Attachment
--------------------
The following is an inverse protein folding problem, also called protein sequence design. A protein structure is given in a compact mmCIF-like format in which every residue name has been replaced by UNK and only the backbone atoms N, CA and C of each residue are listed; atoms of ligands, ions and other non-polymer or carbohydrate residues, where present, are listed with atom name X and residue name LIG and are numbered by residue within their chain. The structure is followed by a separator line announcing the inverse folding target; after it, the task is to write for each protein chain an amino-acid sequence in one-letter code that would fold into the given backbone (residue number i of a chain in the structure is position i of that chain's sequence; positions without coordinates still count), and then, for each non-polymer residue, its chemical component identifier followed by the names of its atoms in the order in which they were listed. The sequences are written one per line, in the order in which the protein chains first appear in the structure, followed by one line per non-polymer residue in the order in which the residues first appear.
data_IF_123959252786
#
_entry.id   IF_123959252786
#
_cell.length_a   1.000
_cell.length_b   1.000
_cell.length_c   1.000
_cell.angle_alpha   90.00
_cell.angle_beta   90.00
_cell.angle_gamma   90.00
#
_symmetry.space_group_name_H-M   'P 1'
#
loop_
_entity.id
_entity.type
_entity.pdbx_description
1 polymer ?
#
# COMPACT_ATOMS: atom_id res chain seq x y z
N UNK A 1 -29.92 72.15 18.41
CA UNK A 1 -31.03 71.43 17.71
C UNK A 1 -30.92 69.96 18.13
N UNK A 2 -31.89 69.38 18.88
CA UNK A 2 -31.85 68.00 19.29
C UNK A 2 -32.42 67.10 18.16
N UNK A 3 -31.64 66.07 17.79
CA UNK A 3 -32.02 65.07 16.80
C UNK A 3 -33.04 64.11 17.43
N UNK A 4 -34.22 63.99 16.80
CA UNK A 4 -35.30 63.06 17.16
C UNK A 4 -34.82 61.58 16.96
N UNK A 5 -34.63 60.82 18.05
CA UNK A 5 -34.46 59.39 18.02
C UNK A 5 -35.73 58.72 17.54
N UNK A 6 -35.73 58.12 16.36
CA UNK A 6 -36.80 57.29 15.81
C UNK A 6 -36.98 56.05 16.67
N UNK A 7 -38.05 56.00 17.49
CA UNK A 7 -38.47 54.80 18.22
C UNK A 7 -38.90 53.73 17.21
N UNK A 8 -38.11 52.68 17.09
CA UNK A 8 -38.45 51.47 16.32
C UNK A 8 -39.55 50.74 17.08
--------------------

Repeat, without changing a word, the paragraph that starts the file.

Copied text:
The following is an inverse protein folding problem, also called protein sequence design. A protein structure is given in a compact mmCIF-like format in which every residue name has been replaced by UNK and only the backbone atoms N, CA and C of each residue are listed; atoms of ligands, ions and other non-polymer or carbohydrate residues, where present, are listed with atom name X and residue name LIG and are numbered by residue within their chain. The structure is followed by a separator line announcing the inverse folding target; after it, the task is to write for each protein chain an amino-acid sequence in one-letter code that would fold into the given backbone (residue number i of a chain in the structure is position i of that chain's sequence; positions without coordinates still count), and then, for each non-polymer residue, its chemical component identifier followed by the names of its atoms in the order in which they were listed. The sequences are written one per line, in the order in which the protein chains first appear in the structure, followed by one line per non-polymer residue in the order in which the residues first appear.